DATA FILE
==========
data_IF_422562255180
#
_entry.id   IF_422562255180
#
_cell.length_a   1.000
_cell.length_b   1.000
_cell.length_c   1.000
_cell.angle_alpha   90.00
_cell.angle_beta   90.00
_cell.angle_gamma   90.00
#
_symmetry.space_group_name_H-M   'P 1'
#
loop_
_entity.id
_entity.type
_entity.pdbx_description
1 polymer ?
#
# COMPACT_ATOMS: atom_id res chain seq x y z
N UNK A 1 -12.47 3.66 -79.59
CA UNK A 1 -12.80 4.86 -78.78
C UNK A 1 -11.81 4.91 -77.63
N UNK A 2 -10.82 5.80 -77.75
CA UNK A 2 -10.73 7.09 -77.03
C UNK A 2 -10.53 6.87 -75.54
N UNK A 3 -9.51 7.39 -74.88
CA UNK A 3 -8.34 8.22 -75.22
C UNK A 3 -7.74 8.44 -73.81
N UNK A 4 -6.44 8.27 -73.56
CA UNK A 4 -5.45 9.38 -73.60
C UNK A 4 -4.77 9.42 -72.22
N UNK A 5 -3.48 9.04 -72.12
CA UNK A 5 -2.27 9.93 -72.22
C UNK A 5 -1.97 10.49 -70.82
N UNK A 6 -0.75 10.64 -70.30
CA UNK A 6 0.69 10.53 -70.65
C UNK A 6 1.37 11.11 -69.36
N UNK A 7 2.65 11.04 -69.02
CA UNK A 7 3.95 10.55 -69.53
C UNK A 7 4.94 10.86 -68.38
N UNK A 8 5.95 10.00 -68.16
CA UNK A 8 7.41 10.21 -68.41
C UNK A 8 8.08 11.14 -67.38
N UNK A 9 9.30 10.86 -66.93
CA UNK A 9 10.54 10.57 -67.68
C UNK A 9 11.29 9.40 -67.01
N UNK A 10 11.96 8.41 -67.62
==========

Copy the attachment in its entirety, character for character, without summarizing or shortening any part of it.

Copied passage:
data_IF_422562255180
#
_entry.id   IF_422562255180
#
_cell.length_a   1.000
_cell.length_b   1.000
_cell.length_c   1.000
_cell.angle_alpha   90.00
_cell.angle_beta   90.00
_cell.angle_gamma   90.00
#
_symmetry.space_group_name_H-M   'P 1'
#
loop_
_entity.id
_entity.type
_entity.pdbx_description
1 polymer ?
#
# COMPACT_ATOMS: atom_id res chain seq x y z
N UNK A 1 -12.47 3.66 -79.59
CA UNK A 1 -12.80 4.86 -78.78
C UNK A 1 -11.81 4.91 -77.63
N UNK A 2 -10.82 5.80 -77.75
CA UNK A 2 -10.73 7.09 -77.03
C UNK A 2 -10.53 6.87 -75.54
N UNK A 3 -9.51 7.39 -74.88
CA UNK A 3 -8.34 8.22 -75.22
C UNK A 3 -7.74 8.44 -73.81
N UNK A 4 -6.44 8.27 -73.56
CA UNK A 4 -5.45 9.38 -73.60
C UNK A 4 -4.77 9.42 -72.22
N UNK A 5 -3.48 9.04 -72.12
CA UNK A 5 -2.27 9.93 -72.22
C UNK A 5 -1.97 10.49 -70.82
N UNK A 6 -0.75 10.64 -70.30
CA UNK A 6 0.69 10.53 -70.65
C UNK A 6 1.37 11.11 -69.36
N UNK A 7 2.65 11.04 -69.02
CA UNK A 7 3.95 10.55 -69.53
C UNK A 7 4.94 10.86 -68.38
N UNK A 8 5.95 10.00 -68.16
CA UNK A 8 7.41 10.21 -68.41
C UNK A 8 8.08 11.14 -67.38
N UNK A 9 9.30 10.86 -66.93
CA UNK A 9 10.54 10.57 -67.68
C UNK A 9 11.29 9.40 -67.01
N UNK A 10 11.96 8.41 -67.62